I have two daughters. I want them to have equality in their impact on the world and in their careers. Culturally women have been taught to make people feel comfortable and at ease. We can have trouble standing out, speaking up, being ambitious and strong. We can undermine our thoughts and ideas with weak language.
Have you noticed how men and women speak differently? Strong language is more prevalent among men than women. Language signals confidence and authority or can sabotage influence and weaken our effectiveness. One of the most offending words is the word “just”. “I just want to tell you that the customers don’t like the color.” “The customers don’t like the color.” “I just want to tell you that I’m concerned.” “I’m concerned.” Women should strike the word “just” from our language. Language is influence. Strong language is power.
“I would love”, “I feel”, “I believe”, “I’m sorry, but”all can have similar softening effects of our opinions. “I would love to hire Casey.” “I want to hire Casey.” “I feel that this move would increase our product’s desirability.” “I expect this move would increase our product’s desirability.” “I believe that we should be inclusive.” “We should be inclusive.” “I’m sorry, but I disagree.” “I disagree.”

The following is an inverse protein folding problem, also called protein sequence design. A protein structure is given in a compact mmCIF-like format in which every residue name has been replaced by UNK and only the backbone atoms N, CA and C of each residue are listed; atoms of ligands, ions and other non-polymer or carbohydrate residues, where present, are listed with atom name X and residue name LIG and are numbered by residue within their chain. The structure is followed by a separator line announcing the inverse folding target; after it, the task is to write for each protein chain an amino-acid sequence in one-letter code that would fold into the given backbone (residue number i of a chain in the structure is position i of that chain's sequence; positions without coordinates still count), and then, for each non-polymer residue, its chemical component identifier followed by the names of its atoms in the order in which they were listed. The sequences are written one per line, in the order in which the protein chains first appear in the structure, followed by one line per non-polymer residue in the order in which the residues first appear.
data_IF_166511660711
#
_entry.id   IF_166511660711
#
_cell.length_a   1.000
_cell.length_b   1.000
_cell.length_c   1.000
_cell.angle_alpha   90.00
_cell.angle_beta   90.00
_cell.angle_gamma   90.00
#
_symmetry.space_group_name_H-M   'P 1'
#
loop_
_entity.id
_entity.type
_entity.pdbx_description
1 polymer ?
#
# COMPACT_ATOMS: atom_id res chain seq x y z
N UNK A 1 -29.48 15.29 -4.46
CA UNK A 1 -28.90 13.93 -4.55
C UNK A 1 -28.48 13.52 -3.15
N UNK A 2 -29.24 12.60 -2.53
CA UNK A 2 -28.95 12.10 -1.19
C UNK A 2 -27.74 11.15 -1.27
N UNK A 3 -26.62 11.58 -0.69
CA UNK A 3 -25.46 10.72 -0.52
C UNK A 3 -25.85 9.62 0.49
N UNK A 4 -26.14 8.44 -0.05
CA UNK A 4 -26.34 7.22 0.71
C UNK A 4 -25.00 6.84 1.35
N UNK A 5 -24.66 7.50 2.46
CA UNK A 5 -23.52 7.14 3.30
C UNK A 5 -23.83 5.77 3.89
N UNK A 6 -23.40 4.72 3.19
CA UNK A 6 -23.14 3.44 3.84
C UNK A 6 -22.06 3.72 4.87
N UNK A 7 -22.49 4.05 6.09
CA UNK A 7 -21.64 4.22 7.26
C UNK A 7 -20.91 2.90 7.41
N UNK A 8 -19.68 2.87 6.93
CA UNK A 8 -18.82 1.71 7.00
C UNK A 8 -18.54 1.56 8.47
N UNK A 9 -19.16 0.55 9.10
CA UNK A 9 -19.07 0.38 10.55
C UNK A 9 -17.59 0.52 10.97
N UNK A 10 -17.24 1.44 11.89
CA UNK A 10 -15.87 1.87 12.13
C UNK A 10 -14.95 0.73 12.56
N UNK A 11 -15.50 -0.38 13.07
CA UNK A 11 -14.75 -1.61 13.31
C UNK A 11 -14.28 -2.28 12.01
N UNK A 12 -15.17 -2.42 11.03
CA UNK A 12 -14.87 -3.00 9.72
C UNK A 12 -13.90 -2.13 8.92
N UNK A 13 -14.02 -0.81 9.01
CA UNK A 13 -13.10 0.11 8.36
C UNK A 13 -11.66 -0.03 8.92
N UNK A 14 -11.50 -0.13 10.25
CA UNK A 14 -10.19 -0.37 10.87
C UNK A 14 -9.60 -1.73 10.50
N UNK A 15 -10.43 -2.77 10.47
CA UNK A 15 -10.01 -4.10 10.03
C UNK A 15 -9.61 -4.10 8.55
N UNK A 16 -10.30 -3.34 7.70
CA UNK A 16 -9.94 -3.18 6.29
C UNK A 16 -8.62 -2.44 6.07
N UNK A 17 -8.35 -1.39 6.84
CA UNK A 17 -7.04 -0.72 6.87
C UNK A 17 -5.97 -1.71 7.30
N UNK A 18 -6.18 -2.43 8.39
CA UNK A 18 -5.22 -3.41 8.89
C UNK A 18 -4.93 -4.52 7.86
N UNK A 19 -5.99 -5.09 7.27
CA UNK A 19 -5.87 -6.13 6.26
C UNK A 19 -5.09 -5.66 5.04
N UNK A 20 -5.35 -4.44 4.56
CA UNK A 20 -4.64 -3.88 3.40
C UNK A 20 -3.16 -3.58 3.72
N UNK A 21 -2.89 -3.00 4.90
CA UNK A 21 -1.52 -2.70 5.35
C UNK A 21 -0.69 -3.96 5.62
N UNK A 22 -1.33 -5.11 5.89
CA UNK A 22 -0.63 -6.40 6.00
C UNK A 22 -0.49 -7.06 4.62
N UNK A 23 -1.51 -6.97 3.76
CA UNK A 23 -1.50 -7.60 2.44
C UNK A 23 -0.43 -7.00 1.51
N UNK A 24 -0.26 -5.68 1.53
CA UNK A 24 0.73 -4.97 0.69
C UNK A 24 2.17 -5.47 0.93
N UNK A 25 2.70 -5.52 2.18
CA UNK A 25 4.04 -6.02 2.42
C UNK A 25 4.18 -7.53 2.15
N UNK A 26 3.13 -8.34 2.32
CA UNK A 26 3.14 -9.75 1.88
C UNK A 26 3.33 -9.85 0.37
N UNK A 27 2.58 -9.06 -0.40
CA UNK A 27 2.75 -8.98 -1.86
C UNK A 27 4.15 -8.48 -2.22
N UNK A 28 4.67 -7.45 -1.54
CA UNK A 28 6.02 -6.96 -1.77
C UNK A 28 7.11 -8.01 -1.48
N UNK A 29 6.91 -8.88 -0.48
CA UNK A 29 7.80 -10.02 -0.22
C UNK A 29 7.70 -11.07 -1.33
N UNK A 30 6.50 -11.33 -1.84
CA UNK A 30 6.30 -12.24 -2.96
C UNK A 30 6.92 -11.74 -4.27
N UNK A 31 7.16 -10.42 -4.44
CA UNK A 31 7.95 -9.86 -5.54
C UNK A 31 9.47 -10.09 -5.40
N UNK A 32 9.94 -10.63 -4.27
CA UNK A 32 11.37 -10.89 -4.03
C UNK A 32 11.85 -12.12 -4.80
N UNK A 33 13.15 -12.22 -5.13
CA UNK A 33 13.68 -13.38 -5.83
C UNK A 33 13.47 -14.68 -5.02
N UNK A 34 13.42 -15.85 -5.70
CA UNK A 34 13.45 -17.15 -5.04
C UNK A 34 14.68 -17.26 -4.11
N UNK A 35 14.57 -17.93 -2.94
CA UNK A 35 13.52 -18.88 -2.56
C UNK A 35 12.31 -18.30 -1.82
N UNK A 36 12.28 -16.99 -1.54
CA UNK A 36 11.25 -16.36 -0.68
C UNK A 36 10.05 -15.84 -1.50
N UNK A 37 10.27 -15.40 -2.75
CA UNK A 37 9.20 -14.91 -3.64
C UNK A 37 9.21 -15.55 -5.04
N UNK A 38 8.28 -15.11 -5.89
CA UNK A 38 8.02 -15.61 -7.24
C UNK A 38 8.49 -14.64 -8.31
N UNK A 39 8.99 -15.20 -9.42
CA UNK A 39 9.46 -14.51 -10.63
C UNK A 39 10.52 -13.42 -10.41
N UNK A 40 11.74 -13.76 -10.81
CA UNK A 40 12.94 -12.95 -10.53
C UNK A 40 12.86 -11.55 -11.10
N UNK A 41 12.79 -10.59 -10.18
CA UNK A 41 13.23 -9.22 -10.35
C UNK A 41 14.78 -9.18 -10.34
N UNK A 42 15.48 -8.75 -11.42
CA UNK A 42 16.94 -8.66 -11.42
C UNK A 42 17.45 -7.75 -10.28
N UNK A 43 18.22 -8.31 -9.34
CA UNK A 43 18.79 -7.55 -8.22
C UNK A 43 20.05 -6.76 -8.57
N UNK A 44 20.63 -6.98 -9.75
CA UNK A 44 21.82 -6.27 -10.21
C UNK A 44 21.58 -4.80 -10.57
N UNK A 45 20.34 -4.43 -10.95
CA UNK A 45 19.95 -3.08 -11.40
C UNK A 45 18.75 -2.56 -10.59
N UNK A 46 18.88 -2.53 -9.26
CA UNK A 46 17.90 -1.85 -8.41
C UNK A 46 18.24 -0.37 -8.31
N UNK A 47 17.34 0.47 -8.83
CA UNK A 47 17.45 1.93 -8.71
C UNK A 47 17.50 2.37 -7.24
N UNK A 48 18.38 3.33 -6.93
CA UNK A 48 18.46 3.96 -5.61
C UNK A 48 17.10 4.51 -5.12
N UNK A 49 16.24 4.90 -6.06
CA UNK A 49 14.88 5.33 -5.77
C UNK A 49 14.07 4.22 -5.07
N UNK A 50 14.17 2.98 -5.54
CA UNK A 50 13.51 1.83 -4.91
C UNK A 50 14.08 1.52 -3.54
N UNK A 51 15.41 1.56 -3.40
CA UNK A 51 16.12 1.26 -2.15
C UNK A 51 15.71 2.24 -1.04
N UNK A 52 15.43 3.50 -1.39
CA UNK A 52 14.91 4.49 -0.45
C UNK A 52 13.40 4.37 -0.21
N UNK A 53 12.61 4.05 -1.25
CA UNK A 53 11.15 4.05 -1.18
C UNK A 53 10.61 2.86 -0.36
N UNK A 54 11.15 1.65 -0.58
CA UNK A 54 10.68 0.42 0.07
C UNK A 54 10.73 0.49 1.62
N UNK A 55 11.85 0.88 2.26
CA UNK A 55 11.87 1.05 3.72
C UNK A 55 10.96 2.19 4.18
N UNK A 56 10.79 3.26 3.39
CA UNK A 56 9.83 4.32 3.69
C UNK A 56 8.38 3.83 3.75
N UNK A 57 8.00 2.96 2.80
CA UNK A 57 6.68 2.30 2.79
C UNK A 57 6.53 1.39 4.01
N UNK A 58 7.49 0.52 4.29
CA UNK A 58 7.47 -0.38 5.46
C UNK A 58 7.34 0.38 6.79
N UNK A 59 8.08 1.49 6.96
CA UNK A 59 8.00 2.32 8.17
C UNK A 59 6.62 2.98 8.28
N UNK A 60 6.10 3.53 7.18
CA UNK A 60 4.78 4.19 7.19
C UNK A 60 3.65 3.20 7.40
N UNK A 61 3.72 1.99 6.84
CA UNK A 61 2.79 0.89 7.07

Replace soft words and ideas with, “I’m confident”, “I expect”, “I’m convinced”. “My research shows.” “My experience tells me.”
“Does that make sense?” should be “How does that sound?” “Maybe this is a terrible idea.” should be “My idea is.”
This does not mean we don’t use diplomacy. Thoughtful and kind language is important. Having good emotional intelligence is important. But, let’s end soft posturing and over-flexibility and be courageous about our verbal expressions. Let’s be fearless with what we believe and the way we express it.
Weak language is not taken seriously. Unapologetic, direct communication will get us and our daughters farther in having influence. It begins with us, ladies. Let’s model strong language and not worry how our ideas are taken. They are our ideas. Let’s own them proudly.
*my daughters (and daughter from another mother) and I, Lincoln City, Oregon*